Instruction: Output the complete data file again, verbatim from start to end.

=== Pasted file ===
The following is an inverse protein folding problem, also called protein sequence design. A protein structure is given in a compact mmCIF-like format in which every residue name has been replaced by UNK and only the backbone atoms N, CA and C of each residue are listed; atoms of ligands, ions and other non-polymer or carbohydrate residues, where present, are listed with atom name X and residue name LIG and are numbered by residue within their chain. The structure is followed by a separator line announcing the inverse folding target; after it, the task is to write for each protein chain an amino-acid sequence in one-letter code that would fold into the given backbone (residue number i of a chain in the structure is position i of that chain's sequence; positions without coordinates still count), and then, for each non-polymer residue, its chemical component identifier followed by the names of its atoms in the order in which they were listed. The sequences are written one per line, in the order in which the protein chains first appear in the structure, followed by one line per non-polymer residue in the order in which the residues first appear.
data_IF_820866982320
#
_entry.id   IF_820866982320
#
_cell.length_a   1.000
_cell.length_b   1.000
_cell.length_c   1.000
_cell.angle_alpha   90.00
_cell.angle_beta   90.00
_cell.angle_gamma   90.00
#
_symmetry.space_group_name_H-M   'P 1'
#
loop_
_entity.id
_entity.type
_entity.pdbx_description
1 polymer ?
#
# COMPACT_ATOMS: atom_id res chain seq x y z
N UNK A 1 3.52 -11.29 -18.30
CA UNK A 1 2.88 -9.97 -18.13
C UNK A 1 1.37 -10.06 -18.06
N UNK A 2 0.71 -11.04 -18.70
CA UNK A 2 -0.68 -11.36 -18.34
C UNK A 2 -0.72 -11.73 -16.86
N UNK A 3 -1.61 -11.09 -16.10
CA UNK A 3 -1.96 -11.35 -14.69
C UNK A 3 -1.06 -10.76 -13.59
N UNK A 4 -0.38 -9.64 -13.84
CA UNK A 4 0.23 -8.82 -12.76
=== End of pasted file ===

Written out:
The following is an inverse protein folding problem, also called protein sequence design. A protein structure is given in a compact mmCIF-like format in which every residue name has been replaced by UNK and only the backbone atoms N, CA and C of each residue are listed; atoms of ligands, ions and other non-polymer or carbohydrate residues, where present, are listed with atom name X and residue name LIG and are numbered by residue within their chain. The structure is followed by a separator line announcing the inverse folding target; after it, the task is to write for each protein chain an amino-acid sequence in one-letter code that would fold into the given backbone (residue number i of a chain in the structure is position i of that chain's sequence; positions without coordinates still count), and then, for each non-polymer residue, its chemical component identifier followed by the names of its atoms in the order in which they were listed. The sequences are written one per line, in the order in which the protein chains first appear in the structure, followed by one line per non-polymer residue in the order in which the residues first appear.
data_IF_820866982320
#
_entry.id   IF_820866982320
#
_cell.length_a   1.000
_cell.length_b   1.000
_cell.length_c   1.000
_cell.angle_alpha   90.00
_cell.angle_beta   90.00
_cell.angle_gamma   90.00
#
_symmetry.space_group_name_H-M   'P 1'
#
loop_
_entity.id
_entity.type
_entity.pdbx_description
1 polymer ?
#
# COMPACT_ATOMS: atom_id res chain seq x y z
N UNK A 1 3.52 -11.29 -18.30
CA UNK A 1 2.88 -9.97 -18.13
C UNK A 1 1.37 -10.06 -18.06
N UNK A 2 0.71 -11.04 -18.70
CA UNK A 2 -0.68 -11.36 -18.34
C UNK A 2 -0.72 -11.73 -16.86
N UNK A 3 -1.61 -11.09 -16.10
CA UNK A 3 -1.96 -11.35 -14.69
C UNK A 3 -1.06 -10.76 -13.59
N UNK A 4 -0.38 -9.64 -13.84
CA UNK A 4 0.23 -8.82 -12.76